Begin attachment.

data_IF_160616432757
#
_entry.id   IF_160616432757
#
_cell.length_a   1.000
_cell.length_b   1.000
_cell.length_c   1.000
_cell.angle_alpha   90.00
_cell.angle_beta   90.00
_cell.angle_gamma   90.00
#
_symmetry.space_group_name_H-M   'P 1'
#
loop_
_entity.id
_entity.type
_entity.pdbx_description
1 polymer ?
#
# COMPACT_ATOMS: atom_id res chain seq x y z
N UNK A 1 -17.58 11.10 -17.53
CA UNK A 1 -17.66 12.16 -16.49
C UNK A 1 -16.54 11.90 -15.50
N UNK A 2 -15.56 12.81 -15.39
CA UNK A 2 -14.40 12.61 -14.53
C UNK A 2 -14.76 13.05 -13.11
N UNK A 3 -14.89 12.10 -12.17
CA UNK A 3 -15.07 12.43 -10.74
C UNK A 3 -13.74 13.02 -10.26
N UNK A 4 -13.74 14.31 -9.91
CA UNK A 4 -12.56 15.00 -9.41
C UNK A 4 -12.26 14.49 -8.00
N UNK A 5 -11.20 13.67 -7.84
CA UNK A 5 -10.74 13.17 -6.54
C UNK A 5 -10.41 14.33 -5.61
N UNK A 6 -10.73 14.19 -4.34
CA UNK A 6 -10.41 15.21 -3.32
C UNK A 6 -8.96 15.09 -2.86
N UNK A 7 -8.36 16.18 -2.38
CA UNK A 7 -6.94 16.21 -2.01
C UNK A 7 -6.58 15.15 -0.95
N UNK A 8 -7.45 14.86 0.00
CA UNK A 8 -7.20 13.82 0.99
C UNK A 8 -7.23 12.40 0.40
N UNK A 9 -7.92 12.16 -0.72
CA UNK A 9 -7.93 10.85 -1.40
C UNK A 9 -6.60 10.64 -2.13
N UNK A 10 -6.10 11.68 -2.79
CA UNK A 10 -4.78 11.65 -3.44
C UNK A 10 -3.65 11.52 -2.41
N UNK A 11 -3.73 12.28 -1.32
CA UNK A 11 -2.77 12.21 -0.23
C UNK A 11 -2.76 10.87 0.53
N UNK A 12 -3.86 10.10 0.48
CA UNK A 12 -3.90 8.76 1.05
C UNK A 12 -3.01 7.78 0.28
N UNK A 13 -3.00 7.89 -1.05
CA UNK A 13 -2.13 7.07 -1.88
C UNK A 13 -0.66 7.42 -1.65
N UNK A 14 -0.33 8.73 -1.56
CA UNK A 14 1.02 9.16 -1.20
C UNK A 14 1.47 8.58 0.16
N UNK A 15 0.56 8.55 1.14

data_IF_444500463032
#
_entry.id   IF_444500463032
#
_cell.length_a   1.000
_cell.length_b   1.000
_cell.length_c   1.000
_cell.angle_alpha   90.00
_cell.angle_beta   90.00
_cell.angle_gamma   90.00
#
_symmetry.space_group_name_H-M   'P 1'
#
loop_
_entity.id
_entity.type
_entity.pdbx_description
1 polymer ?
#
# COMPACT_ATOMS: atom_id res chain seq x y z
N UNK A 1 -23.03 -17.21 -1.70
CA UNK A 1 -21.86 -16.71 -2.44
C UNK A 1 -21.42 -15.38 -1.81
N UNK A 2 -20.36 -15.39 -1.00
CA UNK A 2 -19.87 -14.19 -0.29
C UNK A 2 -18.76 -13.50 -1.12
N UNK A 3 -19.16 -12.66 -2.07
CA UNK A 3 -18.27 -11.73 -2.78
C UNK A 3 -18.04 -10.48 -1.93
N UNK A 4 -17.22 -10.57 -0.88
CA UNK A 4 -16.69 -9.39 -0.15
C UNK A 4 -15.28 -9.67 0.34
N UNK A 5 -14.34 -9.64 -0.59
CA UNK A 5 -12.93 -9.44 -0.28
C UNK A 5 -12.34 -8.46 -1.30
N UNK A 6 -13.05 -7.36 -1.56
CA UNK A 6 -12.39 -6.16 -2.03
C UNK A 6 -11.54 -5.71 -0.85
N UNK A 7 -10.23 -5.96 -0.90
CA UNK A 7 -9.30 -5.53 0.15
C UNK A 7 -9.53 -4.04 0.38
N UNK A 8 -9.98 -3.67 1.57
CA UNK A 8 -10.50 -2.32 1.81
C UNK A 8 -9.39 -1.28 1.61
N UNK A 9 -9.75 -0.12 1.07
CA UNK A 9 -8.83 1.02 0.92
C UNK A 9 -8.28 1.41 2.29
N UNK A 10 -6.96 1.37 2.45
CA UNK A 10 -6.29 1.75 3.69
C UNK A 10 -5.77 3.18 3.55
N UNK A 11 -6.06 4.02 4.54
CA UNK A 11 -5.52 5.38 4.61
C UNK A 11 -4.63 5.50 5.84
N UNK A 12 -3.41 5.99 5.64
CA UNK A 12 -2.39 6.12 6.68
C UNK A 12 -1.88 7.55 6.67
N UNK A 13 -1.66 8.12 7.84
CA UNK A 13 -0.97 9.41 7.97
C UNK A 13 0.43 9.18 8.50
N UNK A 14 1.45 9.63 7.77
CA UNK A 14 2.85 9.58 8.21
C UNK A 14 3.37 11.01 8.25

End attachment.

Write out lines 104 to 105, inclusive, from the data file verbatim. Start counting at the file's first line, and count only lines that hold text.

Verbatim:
C UNK A 7 -9.53 -4.04 0.38
N UNK A 8 -9.98 -3.67 1.57